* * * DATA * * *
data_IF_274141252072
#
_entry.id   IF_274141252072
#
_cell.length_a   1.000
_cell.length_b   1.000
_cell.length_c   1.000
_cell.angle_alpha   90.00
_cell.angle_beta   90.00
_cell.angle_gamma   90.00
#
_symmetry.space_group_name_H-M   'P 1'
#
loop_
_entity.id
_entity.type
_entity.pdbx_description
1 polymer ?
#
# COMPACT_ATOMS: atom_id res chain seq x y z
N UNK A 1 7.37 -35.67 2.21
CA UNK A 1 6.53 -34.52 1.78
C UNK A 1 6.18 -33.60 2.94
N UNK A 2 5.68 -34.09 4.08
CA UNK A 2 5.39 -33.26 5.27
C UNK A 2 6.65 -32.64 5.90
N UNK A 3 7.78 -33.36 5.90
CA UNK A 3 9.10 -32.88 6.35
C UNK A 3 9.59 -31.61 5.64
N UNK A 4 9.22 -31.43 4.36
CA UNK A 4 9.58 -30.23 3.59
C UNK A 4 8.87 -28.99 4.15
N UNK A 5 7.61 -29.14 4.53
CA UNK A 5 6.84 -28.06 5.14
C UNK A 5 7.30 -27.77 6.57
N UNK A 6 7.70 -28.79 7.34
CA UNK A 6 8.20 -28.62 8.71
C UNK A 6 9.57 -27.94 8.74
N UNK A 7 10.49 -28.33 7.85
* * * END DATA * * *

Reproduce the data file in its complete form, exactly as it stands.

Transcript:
data_IF_274141252072
#
_entry.id   IF_274141252072
#
_cell.length_a   1.000
_cell.length_b   1.000
_cell.length_c   1.000
_cell.angle_alpha   90.00
_cell.angle_beta   90.00
_cell.angle_gamma   90.00
#
_symmetry.space_group_name_H-M   'P 1'
#
loop_
_entity.id
_entity.type
_entity.pdbx_description
1 polymer ?
#
# COMPACT_ATOMS: atom_id res chain seq x y z
N UNK A 1 7.37 -35.67 2.21
CA UNK A 1 6.53 -34.52 1.78
C UNK A 1 6.18 -33.60 2.94
N UNK A 2 5.68 -34.09 4.08
CA UNK A 2 5.39 -33.26 5.27
C UNK A 2 6.65 -32.64 5.90
N UNK A 3 7.78 -33.36 5.90
CA UNK A 3 9.10 -32.88 6.35
C UNK A 3 9.59 -31.61 5.64
N UNK A 4 9.22 -31.43 4.36
CA UNK A 4 9.58 -30.23 3.59
C UNK A 4 8.87 -28.99 4.15
N UNK A 5 7.61 -29.14 4.53
CA UNK A 5 6.84 -28.06 5.14
C UNK A 5 7.30 -27.77 6.57
N UNK A 6 7.70 -28.79 7.34
CA UNK A 6 8.20 -28.62 8.71
C UNK A 6 9.57 -27.94 8.74
N UNK A 7 10.49 -28.33 7.85